Breizh, which has a suprisingly warm and comfy interior full of bright paintings and wood furniture, is right in the thick of it all. There can be quite a crowd come brunch or lunchtime, but late afternoons and early evenings it’s a great place to take a load off if you’ve been doing some consumerist combing of the streets in the Marais. At the center of this enterprise is chef/restauranteur Bertrand Larcher, winner of a 2010 Prix Fooding d’Honneur.
Larcher’s concept is Brittany and Japan by way of Paris, focusing on the best artisinal products from around France. Le Fooding informs us (I’ll translate for those of you who wish that Le Fooding should hire me as their English-language correspondent) that the andouille sausage at Breizh is from Guémené, cheese and salted butter by Bordier, jams and preserves by Raphaël de Saint-Malo, and the oysters by Saint Kerber of Cancale. If this means anything to you, I suggest that you check out a more sophisticated food blog. In addition, various Japanese ingredients find their way into the Breton crèpes at Breizh, including a variety of mushrooms, green tea ice cream, red bean paste, and kuromitsu, a revelatory (to me) bitter-sweet Japanese black sugar syrup. The cider list is extensive and the tea is properly brewed, as you would expect.
On a recent visit, we split a bottle of cider that the carte described as “supple and fleshy” (Le P’tit Fausset brut, Paul et Gilles Barbe, Merdringac 22) and each ordered a savory gallette de sarrasin and a sweet crêpe. Standouts from the savory end of things included the Normande (camembert au lait cru, jambon de Savoie, salade verte) and the Savoyarde (Reblochon au lait cru, poitrine grillée, pomme de terre, salade verte). While the cheese was especially lovely and molten, the gallette themselves at Breizh aren’t my favorite consistency, as they verge on chewy and tough. Perhaps this is a real Breton thing and I am just missing the boat, but I like things on the less fleshy side. The sweet crêpes are really where Breizh shines, in my opinion. We ordered a classic citron (lemon and sugar), a green tea ice cream and kuromitsu, and a salted caramel with vanilla ice cream. Holy mother of caramel, Batman. I could eat that last one all day long and never be satisfied. And the slightly-smoky, slightly-bitter combination of kuromitsu with creamy green tea was positively genius. If this battle were totally dessert-based, we would have a winner.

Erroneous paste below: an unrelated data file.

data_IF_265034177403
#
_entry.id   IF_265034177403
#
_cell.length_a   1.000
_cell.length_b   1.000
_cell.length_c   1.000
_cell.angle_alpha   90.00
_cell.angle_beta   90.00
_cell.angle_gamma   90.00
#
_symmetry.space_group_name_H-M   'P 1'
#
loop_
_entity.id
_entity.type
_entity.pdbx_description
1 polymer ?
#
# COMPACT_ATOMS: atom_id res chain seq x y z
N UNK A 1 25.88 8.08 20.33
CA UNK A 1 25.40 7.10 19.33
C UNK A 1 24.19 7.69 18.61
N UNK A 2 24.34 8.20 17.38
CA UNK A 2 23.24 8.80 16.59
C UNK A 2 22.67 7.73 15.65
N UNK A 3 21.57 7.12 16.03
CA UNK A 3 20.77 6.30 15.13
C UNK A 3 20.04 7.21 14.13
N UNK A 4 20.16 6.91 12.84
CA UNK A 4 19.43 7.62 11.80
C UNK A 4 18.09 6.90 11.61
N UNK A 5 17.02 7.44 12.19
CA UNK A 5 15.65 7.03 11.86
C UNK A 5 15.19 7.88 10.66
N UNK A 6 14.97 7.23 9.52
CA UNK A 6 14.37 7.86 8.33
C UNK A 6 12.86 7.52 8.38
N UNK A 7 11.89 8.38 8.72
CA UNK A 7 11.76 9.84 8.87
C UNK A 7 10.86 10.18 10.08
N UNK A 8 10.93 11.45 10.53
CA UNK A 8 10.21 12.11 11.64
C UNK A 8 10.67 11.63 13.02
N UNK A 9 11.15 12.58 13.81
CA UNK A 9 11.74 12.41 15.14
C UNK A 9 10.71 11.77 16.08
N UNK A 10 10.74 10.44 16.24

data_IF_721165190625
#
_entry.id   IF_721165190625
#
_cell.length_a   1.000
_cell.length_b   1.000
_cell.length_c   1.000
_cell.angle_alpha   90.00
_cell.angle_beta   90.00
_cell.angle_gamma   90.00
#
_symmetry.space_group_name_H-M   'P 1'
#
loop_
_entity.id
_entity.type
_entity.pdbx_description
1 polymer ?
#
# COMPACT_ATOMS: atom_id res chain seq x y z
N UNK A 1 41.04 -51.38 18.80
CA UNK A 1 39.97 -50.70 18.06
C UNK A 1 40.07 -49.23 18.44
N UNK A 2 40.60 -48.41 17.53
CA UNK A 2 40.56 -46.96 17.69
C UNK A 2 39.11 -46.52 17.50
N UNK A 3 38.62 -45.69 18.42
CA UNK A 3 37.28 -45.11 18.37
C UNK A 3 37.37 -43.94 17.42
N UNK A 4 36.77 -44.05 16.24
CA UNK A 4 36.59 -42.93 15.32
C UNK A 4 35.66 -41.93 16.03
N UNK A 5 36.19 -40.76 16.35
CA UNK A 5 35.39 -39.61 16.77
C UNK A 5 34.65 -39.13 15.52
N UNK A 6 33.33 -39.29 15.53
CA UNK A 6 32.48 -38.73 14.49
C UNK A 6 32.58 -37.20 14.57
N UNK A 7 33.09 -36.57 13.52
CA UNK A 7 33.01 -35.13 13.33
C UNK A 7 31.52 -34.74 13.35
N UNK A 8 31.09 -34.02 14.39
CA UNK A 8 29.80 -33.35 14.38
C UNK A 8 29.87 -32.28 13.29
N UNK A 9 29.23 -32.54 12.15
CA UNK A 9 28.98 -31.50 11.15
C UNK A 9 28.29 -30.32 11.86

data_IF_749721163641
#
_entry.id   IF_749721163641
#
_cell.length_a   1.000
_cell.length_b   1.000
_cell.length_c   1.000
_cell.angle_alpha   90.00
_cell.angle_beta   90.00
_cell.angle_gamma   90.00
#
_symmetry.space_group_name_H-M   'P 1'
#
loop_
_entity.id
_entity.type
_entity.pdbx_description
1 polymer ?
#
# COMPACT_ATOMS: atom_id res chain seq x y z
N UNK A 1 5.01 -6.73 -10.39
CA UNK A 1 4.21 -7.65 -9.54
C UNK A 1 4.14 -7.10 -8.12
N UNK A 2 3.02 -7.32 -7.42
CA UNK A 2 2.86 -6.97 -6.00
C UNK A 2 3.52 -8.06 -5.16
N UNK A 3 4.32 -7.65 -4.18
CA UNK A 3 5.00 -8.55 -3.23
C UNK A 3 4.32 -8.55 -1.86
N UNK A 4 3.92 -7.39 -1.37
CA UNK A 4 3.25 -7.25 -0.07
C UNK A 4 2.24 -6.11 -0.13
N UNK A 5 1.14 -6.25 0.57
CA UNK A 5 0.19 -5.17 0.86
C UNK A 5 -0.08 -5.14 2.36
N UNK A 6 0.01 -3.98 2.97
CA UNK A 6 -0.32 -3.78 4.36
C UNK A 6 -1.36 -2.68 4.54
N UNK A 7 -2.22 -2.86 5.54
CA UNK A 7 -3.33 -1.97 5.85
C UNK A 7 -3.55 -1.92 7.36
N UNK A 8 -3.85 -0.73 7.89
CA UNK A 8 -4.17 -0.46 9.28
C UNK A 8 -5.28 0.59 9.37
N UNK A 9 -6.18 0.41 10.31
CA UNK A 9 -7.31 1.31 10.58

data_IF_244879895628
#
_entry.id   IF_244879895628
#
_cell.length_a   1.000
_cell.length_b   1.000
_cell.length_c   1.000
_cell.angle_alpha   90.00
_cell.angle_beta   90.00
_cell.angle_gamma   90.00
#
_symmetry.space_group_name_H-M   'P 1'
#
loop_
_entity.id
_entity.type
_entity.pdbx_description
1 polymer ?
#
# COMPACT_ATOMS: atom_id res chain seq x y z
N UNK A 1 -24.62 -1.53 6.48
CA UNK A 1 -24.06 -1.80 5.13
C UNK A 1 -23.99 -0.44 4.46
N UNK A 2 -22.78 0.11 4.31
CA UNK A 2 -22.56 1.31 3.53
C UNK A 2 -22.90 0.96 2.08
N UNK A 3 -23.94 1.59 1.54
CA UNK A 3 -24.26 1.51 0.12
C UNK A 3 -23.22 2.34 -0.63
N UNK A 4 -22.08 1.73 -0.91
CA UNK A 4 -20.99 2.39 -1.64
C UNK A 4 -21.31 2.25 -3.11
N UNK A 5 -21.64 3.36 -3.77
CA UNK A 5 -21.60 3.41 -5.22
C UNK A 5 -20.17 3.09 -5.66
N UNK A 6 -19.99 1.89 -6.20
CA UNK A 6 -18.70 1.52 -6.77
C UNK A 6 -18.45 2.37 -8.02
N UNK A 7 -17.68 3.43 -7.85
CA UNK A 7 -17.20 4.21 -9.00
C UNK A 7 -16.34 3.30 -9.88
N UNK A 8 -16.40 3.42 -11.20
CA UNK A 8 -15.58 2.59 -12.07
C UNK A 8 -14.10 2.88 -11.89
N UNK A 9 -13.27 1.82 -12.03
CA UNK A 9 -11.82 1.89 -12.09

West Country Girl, a (relative) newcomer to the scene, is in a bit more up-and-coming area of town. I like it now, and suspect it will become increasingly chic over the next ten years. Right now, it’s a bit out of the way for this Maraisienne, but well worth the trip. The cozy interior, friendly staff, and well-priced menu all make for a lovely experience, but the real draw is owner/chef Sophie Le Floc’h gorgeous, perfect-consistency gallettes and crêpes. When we visited, we were given a table that allowed for me to gawk at her industry in the kitchen. The woman is a machine. We started—as per David Lebowitz’s blog’s recommendation—with the sardine rillettes, a creamy, fishy, citrusey concoction that we devoured like hungry wolves.